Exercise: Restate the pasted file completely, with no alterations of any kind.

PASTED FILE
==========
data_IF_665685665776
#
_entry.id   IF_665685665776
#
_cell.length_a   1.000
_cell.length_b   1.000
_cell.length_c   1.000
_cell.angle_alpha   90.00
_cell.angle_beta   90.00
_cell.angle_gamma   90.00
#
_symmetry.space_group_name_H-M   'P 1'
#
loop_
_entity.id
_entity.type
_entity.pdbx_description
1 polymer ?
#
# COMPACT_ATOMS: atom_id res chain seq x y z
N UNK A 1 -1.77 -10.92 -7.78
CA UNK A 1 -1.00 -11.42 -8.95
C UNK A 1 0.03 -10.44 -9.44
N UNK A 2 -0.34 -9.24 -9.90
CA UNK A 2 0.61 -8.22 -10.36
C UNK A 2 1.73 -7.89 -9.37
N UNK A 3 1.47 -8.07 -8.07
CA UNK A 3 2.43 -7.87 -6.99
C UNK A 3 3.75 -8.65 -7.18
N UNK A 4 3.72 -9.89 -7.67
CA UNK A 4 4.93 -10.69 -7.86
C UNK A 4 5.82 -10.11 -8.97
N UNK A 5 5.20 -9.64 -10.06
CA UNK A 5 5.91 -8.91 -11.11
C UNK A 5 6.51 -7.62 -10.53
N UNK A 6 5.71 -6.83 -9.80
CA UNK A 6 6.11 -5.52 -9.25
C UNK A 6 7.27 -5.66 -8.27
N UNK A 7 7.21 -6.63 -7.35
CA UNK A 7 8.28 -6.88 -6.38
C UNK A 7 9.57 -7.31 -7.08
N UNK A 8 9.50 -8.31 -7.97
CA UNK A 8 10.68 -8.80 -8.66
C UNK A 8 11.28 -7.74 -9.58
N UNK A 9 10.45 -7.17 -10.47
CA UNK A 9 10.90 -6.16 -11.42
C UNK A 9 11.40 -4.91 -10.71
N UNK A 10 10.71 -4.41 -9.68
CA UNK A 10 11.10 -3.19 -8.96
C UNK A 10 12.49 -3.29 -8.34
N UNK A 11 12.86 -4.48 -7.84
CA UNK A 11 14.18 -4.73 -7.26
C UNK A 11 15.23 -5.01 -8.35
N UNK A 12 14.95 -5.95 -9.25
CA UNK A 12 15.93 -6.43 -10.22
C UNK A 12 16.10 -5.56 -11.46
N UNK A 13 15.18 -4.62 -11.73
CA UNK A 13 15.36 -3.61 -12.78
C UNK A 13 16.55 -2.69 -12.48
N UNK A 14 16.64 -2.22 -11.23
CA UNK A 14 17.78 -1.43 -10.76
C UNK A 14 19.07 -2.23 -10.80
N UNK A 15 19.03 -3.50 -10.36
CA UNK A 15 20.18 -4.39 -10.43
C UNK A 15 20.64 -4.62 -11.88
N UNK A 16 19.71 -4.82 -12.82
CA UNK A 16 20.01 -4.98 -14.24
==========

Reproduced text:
data_IF_665685665776
#
_entry.id   IF_665685665776
#
_cell.length_a   1.000
_cell.length_b   1.000
_cell.length_c   1.000
_cell.angle_alpha   90.00
_cell.angle_beta   90.00
_cell.angle_gamma   90.00
#
_symmetry.space_group_name_H-M   'P 1'
#
loop_
_entity.id
_entity.type
_entity.pdbx_description
1 polymer ?
#
# COMPACT_ATOMS: atom_id res chain seq x y z
N UNK A 1 -1.77 -10.92 -7.78
CA UNK A 1 -1.00 -11.42 -8.95
C UNK A 1 0.03 -10.44 -9.44
N UNK A 2 -0.34 -9.24 -9.90
CA UNK A 2 0.61 -8.22 -10.36
C UNK A 2 1.73 -7.89 -9.37
N UNK A 3 1.47 -8.07 -8.07
CA UNK A 3 2.43 -7.87 -6.99
C UNK A 3 3.75 -8.65 -7.18
N UNK A 4 3.72 -9.89 -7.67
CA UNK A 4 4.93 -10.69 -7.86
C UNK A 4 5.82 -10.11 -8.97
N UNK A 5 5.20 -9.64 -10.06
CA UNK A 5 5.91 -8.91 -11.11
C UNK A 5 6.51 -7.62 -10.53
N UNK A 6 5.71 -6.83 -9.80
CA UNK A 6 6.11 -5.52 -9.25
C UNK A 6 7.27 -5.66 -8.27
N UNK A 7 7.21 -6.63 -7.35
CA UNK A 7 8.28 -6.88 -6.38
C UNK A 7 9.57 -7.31 -7.08
N UNK A 8 9.50 -8.31 -7.97
CA UNK A 8 10.68 -8.80 -8.66
C UNK A 8 11.28 -7.74 -9.58
N UNK A 9 10.45 -7.17 -10.47
CA UNK A 9 10.90 -6.16 -11.42
C UNK A 9 11.40 -4.91 -10.71
N UNK A 10 10.71 -4.41 -9.68
CA UNK A 10 11.10 -3.19 -8.96
C UNK A 10 12.49 -3.29 -8.34
N UNK A 11 12.86 -4.48 -7.84
CA UNK A 11 14.18 -4.73 -7.26
C UNK A 11 15.23 -5.01 -8.35
N UNK A 12 14.95 -5.95 -9.25
CA UNK A 12 15.93 -6.43 -10.22
C UNK A 12 16.10 -5.56 -11.46
N UNK A 13 15.18 -4.62 -11.73
CA UNK A 13 15.36 -3.61 -12.78
C UNK A 13 16.55 -2.69 -12.48
N UNK A 14 16.64 -2.22 -11.23
CA UNK A 14 17.78 -1.43 -10.76
C UNK A 14 19.07 -2.23 -10.80
N UNK A 15 19.03 -3.50 -10.36
CA UNK A 15 20.18 -4.39 -10.43
C UNK A 15 20.64 -4.62 -11.88
N UNK A 16 19.71 -4.82 -12.82
CA UNK A 16 20.01 -4.98 -14.24